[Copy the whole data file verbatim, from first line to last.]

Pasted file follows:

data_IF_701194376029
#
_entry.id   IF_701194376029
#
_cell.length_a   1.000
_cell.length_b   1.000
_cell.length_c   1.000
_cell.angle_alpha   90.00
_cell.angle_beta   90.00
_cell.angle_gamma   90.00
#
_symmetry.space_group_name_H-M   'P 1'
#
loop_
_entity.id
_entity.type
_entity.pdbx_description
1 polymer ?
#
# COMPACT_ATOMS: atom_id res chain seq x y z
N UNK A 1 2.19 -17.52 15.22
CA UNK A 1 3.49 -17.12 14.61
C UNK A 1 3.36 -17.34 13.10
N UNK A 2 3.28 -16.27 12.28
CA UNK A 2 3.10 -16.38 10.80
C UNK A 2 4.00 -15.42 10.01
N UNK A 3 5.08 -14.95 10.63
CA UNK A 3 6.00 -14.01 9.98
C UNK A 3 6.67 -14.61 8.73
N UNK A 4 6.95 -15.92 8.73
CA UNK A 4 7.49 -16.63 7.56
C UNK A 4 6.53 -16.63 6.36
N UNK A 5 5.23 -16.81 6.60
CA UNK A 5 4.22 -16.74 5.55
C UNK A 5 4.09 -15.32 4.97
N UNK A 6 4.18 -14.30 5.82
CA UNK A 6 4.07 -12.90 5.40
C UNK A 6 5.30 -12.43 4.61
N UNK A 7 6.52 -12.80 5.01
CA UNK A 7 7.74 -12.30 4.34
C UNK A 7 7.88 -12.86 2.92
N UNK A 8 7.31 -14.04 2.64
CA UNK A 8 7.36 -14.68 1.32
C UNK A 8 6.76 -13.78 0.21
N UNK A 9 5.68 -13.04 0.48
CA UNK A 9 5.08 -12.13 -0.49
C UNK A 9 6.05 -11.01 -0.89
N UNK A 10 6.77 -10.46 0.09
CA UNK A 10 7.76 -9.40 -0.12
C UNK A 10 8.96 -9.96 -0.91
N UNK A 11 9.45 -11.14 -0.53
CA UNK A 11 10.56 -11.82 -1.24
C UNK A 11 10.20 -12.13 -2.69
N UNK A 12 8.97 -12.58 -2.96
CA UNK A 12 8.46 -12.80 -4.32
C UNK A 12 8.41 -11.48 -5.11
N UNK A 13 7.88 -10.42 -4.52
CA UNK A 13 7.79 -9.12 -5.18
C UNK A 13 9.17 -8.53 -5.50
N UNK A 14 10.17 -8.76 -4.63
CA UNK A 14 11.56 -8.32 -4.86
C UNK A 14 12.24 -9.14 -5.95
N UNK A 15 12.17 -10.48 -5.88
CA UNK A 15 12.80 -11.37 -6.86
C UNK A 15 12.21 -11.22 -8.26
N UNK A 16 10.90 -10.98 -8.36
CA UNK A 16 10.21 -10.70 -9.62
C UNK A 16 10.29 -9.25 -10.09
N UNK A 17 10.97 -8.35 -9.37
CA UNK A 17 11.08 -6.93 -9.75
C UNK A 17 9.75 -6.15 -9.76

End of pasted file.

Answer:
data_IF_701194376029
#
_entry.id   IF_701194376029
#
_cell.length_a   1.000
_cell.length_b   1.000
_cell.length_c   1.000
_cell.angle_alpha   90.00
_cell.angle_beta   90.00
_cell.angle_gamma   90.00
#
_symmetry.space_group_name_H-M   'P 1'
#
loop_
_entity.id
_entity.type
_entity.pdbx_description
1 polymer ?
#
# COMPACT_ATOMS: atom_id res chain seq x y z
N UNK A 1 2.19 -17.52 15.22
CA UNK A 1 3.49 -17.12 14.61
C UNK A 1 3.36 -17.34 13.10
N UNK A 2 3.28 -16.27 12.28
CA UNK A 2 3.10 -16.38 10.80
C UNK A 2 4.00 -15.42 10.01
N UNK A 3 5.08 -14.95 10.63
CA UNK A 3 6.00 -14.01 9.98
C UNK A 3 6.67 -14.61 8.73
N UNK A 4 6.95 -15.92 8.73
CA UNK A 4 7.49 -16.63 7.56
C UNK A 4 6.53 -16.63 6.36
N UNK A 5 5.23 -16.81 6.60
CA UNK A 5 4.22 -16.74 5.55
C UNK A 5 4.09 -15.32 4.97
N UNK A 6 4.18 -14.30 5.82
CA UNK A 6 4.07 -12.90 5.40
C UNK A 6 5.30 -12.43 4.61
N UNK A 7 6.52 -12.80 5.01
CA UNK A 7 7.74 -12.30 4.34
C UNK A 7 7.88 -12.86 2.92
N UNK A 8 7.31 -14.04 2.64
CA UNK A 8 7.36 -14.68 1.32
C UNK A 8 6.76 -13.78 0.21
N UNK A 9 5.68 -13.04 0.48
CA UNK A 9 5.08 -12.13 -0.49
C UNK A 9 6.05 -11.01 -0.89
N UNK A 10 6.77 -10.46 0.09
CA UNK A 10 7.76 -9.40 -0.12
C UNK A 10 8.96 -9.96 -0.91
N UNK A 11 9.45 -11.14 -0.53
CA UNK A 11 10.56 -11.82 -1.24
C UNK A 11 10.20 -12.13 -2.69
N UNK A 12 8.97 -12.58 -2.96
CA UNK A 12 8.46 -12.80 -4.32
C UNK A 12 8.41 -11.48 -5.11
N UNK A 13 7.88 -10.42 -4.52
CA UNK A 13 7.79 -9.12 -5.18
C UNK A 13 9.17 -8.53 -5.50
N UNK A 14 10.17 -8.76 -4.63
CA UNK A 14 11.56 -8.32 -4.86
C UNK A 14 12.24 -9.14 -5.95
N UNK A 15 12.17 -10.48 -5.88
CA UNK A 15 12.80 -11.37 -6.86
C UNK A 15 12.21 -11.22 -8.26
N UNK A 16 10.90 -10.98 -8.36
CA UNK A 16 10.21 -10.70 -9.62
C UNK A 16 10.29 -9.25 -10.09
N UNK A 17 10.97 -8.35 -9.37
CA UNK A 17 11.08 -6.93 -9.75
C UNK A 17 9.75 -6.15 -9.76